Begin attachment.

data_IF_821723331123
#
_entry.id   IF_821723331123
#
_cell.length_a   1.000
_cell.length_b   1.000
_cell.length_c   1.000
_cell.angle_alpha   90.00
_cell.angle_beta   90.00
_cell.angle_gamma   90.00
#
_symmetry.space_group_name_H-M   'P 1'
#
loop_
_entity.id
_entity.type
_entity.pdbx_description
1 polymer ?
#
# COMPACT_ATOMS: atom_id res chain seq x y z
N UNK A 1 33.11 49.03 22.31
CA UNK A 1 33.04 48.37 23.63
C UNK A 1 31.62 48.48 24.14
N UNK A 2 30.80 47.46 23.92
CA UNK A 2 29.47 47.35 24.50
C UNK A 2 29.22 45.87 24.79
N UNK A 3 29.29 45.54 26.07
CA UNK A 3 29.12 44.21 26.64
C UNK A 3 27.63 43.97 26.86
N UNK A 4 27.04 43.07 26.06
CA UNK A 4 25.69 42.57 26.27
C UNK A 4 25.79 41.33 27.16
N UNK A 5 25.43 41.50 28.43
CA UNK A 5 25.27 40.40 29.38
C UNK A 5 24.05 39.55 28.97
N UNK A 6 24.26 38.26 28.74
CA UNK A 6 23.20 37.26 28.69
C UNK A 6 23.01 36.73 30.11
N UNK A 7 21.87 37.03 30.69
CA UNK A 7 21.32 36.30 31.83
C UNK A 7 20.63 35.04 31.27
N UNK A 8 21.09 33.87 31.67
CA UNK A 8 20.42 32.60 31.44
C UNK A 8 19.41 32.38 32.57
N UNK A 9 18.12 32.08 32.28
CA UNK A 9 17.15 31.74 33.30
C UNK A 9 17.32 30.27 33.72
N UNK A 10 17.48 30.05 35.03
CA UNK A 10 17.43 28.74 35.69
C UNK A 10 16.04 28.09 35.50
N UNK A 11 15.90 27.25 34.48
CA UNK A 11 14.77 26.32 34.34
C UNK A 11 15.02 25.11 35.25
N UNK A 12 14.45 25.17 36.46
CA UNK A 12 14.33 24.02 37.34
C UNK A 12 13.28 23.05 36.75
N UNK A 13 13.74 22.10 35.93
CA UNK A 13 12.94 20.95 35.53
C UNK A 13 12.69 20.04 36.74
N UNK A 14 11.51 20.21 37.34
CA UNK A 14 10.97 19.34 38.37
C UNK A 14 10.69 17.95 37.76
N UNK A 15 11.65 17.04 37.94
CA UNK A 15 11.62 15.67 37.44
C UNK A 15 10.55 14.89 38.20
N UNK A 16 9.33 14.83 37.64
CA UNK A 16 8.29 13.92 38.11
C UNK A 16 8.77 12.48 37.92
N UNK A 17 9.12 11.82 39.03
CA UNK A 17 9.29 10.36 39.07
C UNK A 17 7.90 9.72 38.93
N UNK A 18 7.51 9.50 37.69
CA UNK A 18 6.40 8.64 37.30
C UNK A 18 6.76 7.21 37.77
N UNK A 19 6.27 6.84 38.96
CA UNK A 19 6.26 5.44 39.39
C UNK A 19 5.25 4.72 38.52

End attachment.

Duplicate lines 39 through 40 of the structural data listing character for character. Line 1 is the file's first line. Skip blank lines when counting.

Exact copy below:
N UNK A 7 21.87 37.03 30.69
CA UNK A 7 21.32 36.30 31.83